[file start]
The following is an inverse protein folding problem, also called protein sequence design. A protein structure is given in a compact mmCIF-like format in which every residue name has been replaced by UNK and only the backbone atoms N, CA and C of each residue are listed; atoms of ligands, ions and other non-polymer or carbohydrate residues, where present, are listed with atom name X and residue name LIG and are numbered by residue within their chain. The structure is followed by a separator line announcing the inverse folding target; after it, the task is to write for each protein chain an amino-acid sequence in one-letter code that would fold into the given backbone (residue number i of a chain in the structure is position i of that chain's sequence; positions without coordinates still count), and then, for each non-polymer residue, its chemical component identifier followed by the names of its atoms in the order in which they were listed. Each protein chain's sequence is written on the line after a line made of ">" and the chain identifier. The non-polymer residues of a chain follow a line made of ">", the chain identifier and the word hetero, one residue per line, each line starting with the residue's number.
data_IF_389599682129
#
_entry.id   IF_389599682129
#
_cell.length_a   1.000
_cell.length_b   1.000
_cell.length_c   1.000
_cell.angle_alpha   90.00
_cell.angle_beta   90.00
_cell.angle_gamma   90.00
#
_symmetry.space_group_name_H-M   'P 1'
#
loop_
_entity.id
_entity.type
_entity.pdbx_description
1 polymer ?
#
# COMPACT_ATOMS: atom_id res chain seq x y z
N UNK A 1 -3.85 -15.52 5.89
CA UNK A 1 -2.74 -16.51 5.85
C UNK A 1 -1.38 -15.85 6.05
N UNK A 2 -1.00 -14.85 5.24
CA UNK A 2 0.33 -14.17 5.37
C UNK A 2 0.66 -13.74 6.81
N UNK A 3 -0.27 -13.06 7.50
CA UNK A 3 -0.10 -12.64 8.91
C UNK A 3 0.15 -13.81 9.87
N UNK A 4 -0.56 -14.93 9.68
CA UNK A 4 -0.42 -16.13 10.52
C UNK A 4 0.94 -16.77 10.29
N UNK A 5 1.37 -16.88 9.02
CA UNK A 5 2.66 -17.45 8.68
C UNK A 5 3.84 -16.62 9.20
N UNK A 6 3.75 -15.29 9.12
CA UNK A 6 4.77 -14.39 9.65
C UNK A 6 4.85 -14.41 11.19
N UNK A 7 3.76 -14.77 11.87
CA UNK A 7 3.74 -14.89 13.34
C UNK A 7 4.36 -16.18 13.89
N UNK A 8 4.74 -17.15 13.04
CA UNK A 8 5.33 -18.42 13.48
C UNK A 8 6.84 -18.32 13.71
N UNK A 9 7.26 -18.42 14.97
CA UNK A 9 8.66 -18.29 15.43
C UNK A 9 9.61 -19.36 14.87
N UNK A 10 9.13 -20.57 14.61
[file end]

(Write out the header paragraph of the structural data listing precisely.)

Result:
The following is an inverse protein folding problem, also called protein sequence design. A protein structure is given in a compact mmCIF-like format in which every residue name has been replaced by UNK and only the backbone atoms N, CA and C of each residue are listed; atoms of ligands, ions and other non-polymer or carbohydrate residues, where present, are listed with atom name X and residue name LIG and are numbered by residue within their chain. The structure is followed by a separator line announcing the inverse folding target; after it, the task is to write for each protein chain an amino-acid sequence in one-letter code that would fold into the given backbone (residue number i of a chain in the structure is position i of that chain's sequence; positions without coordinates still count), and then, for each non-polymer residue, its chemical component identifier followed by the names of its atoms in the order in which they were listed. Each protein chain's sequence is written on the line after a line made of ">" and the chain identifier. The non-polymer residues of a chain follow a line made of ">", the chain identifier and the word hetero, one residue per line, each line starting with the residue's number.